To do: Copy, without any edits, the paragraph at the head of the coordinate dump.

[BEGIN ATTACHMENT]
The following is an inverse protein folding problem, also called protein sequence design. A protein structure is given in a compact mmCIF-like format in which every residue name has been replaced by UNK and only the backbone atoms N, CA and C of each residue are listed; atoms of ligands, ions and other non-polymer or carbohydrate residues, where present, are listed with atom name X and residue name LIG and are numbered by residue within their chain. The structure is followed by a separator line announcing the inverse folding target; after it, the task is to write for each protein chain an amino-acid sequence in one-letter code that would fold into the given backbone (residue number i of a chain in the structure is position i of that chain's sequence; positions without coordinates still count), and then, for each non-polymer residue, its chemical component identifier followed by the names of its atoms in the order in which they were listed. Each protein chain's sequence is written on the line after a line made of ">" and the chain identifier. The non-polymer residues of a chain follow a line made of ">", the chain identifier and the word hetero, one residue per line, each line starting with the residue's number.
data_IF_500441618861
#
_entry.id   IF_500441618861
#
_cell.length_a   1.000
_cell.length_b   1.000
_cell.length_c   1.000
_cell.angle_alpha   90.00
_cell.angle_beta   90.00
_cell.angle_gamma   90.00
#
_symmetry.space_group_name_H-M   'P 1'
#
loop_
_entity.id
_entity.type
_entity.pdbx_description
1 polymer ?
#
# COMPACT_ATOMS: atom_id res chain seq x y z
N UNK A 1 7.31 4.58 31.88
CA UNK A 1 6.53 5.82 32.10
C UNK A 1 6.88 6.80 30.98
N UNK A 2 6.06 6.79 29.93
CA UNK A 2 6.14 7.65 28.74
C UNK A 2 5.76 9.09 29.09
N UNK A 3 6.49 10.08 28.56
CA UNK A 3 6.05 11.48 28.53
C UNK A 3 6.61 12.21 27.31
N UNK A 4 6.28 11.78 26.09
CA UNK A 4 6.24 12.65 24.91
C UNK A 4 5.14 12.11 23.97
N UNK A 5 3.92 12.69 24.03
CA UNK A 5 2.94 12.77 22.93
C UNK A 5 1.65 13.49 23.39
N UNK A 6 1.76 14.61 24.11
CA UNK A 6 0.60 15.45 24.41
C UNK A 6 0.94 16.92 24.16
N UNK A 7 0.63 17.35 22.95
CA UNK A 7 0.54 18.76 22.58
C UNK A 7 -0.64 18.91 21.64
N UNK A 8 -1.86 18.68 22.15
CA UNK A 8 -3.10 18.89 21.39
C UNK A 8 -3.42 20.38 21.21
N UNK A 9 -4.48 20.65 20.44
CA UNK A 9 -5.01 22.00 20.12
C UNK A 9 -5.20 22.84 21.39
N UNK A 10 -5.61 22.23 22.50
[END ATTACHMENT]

The following is an inverse protein folding problem, also called protein sequence design. A protein structure is given in a compact mmCIF-like format in which every residue name has been replaced by UNK and only the backbone atoms N, CA and C of each residue are listed; atoms of ligands, ions and other non-polymer or carbohydrate residues, where present, are listed with atom name X and residue name LIG and are numbered by residue within their chain. The structure is followed by a separator line announcing the inverse folding target; after it, the task is to write for each protein chain an amino-acid sequence in one-letter code that would fold into the given backbone (residue number i of a chain in the structure is position i of that chain's sequence; positions without coordinates still count), and then, for each non-polymer residue, its chemical component identifier followed by the names of its atoms in the order in which they were listed. Each protein chain's sequence is written on the line after a line made of ">" and the chain identifier. The non-polymer residues of a chain follow a line made of ">", the chain identifier and the word hetero, one residue per line, each line starting with the residue's number.